Analysis-Ukraine's battlefield gains may win it more Western arms

·3-min read
A view shows a residential house damaged by a military strike in the village of Udy recently liberated by the Ukrainian Armed Forces during a counteroffensive operation in Kharkiv region

By John Irish

PARIS (Reuters) - By showing over the past week they have a path to beating Russian forces on the battlefield, Ukraine's troops may have won more military support from Western countries and undermined the urge of some Europeans to push Kyiv to make concessions.

Only hours before German Foreign Minister Annalena Baerbock arrived in Kyiv on Saturday, Ukrainian troops were hoisting their country's blue and yellow flag atop city hall in Kupiansk. The city east of Kharkiv housing the main railway junction that had supplied Russian troops in northeastern Ukraine was captured without a fight after Russia's frontline collapsed.

By nightfall, Moscow had announced it was abandoning Izium, its main stronghold in the area, effectively acknowledging its worst defeat in months. Ukrainian Foreign Minister Dmytro Kuleba had one message for his visiting German counterpart: Russia can be defeated, but we need more help now.

It is an argument that will be harder to brush off now.

"(Military support) is an easier sell when you're winning," a northern European diplomat told Reuters on condition of anonymity. "My hunch would be that gains by Ukraine are bolstering the understanding that these deliveries have worked and that we may have a chance to finish off the war."

Kyiv's biggest European supporters, such as the Baltic states which have long called for more military aid for Ukraine, say the successes of the last week have demonstrated the case for more support now.

"Those who doubted Ukraine’s strength should be apologising. Ukraine defended us all," Lithuanian Foreign Minister Gabrielius Landsbergis tweeted on Monday. "Now is the time for us to show our deep gratitude."

Landsbergis called for stockpiles of advanced western armaments, from army tactical missile systems to tanks, to be sent.

Some even detect signs of movement in Berlin, which Kyiv has long accused of being overly cautious because of Germany's dependence on Russian energy to get through the coming winter. Ukraine wants Germany to send modern battle tanks.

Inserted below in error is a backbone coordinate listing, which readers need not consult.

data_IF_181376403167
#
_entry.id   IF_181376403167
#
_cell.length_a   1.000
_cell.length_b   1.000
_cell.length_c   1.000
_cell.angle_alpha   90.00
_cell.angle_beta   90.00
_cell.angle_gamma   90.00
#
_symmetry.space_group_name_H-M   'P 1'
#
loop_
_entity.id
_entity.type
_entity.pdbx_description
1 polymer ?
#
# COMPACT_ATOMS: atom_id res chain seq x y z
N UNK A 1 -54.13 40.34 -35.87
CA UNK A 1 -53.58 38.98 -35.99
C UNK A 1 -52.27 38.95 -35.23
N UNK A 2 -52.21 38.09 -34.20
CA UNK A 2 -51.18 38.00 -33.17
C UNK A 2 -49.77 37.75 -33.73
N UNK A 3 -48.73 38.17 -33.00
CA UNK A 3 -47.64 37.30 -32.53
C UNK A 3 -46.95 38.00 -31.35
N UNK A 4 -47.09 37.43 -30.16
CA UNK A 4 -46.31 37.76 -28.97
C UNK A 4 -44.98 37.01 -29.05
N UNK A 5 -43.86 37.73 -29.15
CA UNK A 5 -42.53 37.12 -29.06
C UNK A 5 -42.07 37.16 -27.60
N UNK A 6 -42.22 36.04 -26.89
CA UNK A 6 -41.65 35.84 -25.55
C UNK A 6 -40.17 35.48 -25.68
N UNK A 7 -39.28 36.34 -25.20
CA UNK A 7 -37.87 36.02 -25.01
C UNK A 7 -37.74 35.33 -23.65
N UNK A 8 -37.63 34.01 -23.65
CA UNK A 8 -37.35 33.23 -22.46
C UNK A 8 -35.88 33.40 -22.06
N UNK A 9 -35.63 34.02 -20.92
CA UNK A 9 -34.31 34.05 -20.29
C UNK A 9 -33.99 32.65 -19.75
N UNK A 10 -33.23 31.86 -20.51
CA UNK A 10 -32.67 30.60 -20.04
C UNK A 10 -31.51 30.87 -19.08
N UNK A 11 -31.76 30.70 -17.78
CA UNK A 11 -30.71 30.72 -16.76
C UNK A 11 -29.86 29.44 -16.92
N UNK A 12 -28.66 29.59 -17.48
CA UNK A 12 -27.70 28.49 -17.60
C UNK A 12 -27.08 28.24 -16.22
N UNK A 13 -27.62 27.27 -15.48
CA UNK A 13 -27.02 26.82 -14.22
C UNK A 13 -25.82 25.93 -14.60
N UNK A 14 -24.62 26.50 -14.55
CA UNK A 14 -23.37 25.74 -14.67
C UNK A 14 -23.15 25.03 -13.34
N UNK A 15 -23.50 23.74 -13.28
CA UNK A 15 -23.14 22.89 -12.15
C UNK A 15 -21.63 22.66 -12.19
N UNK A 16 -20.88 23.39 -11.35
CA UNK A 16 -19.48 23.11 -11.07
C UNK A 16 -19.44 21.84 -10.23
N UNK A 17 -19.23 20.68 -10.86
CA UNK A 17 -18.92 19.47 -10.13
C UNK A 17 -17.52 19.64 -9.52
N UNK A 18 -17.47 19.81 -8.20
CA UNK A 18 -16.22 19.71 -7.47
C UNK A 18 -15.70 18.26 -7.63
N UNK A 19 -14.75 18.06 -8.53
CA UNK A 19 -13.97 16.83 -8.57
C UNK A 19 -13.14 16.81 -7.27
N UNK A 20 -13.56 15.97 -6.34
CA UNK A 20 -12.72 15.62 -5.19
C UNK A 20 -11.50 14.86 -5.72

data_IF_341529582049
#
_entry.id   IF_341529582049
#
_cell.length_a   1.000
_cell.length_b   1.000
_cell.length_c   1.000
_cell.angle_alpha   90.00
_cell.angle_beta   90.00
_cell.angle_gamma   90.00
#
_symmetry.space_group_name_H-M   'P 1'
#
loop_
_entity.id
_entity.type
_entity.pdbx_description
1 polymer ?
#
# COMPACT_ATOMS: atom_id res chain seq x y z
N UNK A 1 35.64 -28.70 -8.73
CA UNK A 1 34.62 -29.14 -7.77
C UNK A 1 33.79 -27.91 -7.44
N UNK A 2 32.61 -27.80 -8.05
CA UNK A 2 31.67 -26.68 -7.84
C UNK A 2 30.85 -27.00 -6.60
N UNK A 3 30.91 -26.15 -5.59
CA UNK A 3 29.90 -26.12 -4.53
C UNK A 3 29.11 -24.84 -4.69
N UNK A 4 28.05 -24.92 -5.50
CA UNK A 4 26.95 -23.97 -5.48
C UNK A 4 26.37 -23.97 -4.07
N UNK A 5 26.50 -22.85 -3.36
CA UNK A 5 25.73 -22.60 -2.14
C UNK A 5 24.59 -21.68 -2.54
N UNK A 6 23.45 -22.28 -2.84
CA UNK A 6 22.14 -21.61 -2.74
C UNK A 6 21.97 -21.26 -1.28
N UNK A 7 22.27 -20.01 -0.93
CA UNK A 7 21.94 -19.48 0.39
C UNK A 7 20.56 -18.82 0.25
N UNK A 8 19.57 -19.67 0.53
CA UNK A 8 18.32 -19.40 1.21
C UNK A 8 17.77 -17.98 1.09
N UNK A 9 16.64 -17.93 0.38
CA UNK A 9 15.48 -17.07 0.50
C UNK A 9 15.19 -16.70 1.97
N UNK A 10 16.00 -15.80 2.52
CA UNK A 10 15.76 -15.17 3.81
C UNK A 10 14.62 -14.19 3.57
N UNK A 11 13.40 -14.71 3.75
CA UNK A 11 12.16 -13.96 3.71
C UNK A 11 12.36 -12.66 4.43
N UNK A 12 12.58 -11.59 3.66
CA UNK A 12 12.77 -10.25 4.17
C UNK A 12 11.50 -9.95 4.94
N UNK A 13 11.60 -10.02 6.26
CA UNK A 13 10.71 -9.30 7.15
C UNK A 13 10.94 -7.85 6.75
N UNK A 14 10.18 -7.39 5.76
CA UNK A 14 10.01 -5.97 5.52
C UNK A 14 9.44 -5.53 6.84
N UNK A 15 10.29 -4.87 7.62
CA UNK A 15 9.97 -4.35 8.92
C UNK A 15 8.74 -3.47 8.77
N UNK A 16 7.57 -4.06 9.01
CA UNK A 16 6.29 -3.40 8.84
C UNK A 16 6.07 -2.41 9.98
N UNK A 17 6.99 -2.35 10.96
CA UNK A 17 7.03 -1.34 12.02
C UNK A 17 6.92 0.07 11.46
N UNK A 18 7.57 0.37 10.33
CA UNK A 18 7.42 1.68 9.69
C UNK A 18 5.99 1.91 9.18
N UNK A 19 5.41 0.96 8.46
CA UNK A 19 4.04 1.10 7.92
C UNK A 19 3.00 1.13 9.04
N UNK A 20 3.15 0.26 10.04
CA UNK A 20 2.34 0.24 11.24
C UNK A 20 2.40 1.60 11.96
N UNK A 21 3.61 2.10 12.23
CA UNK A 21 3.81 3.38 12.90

On Monday, German Defence Minister Christine Lambrecht rejected sending tanks "unilaterally". Some saw the remarks as leaving open the possibility that Berlin could do so as part of a pan-European consortium.

"There are growing indications that Washington would support such an initiative," said Rafael Loss, of the European Council for Foreign Relations think tank.

Kyiv has not held back from pressing its point.

"Disappointing signals from Germany while Ukraine needs Leopards and Marders now — to liberate people and save them from genocide," Kuleba tweeted on Tuesday. "Not a single rational argument on why these weapons can not be supplied, only abstract fears and excuses. What is Berlin afraid of that Kyiv is not?"


Ukraine's battlefield gains make it less likely that European leaders will want to be seen putting pressure on Ukraine to offer concessions at any hypothetical negotiations.

"Pushing for a ceasefire in these conditions would be seen as a weakness and exploited by Moscow. (It) would mean the West is not respecting its own principles. It would look bad," the northern European diplomat said.

French President Emmanuel Macron, denounced in Kyiv earlier in the war for saying that Russian President Vladimir Putin should not be "humiliated", has lately toughened his language.

Pressuring Ukraine to negotiate would be "very dangerous" for long-term European security architecture, a French diplomatic source said, adding that Moscow could not be allowed to formalise gains acquired through military aggression.

Justin Bronk, a senior research fellow at Britain's RUSI think tank, said no Western country would accept Russian occupation of its territory "if they could stop it".

By proving it can fight back, Kyiv can convince the West to stand by that principle, he said.

"I think it will encourage rather than suppress willingness to deliver weapons."

(Additional reporting by Simon Lewis, Idrees Ali and Phil Stewart in Washington, Sabine Siebold in Berlin and Belen Carreno in Madrid; Editing by Richard Lough and Peter Graff)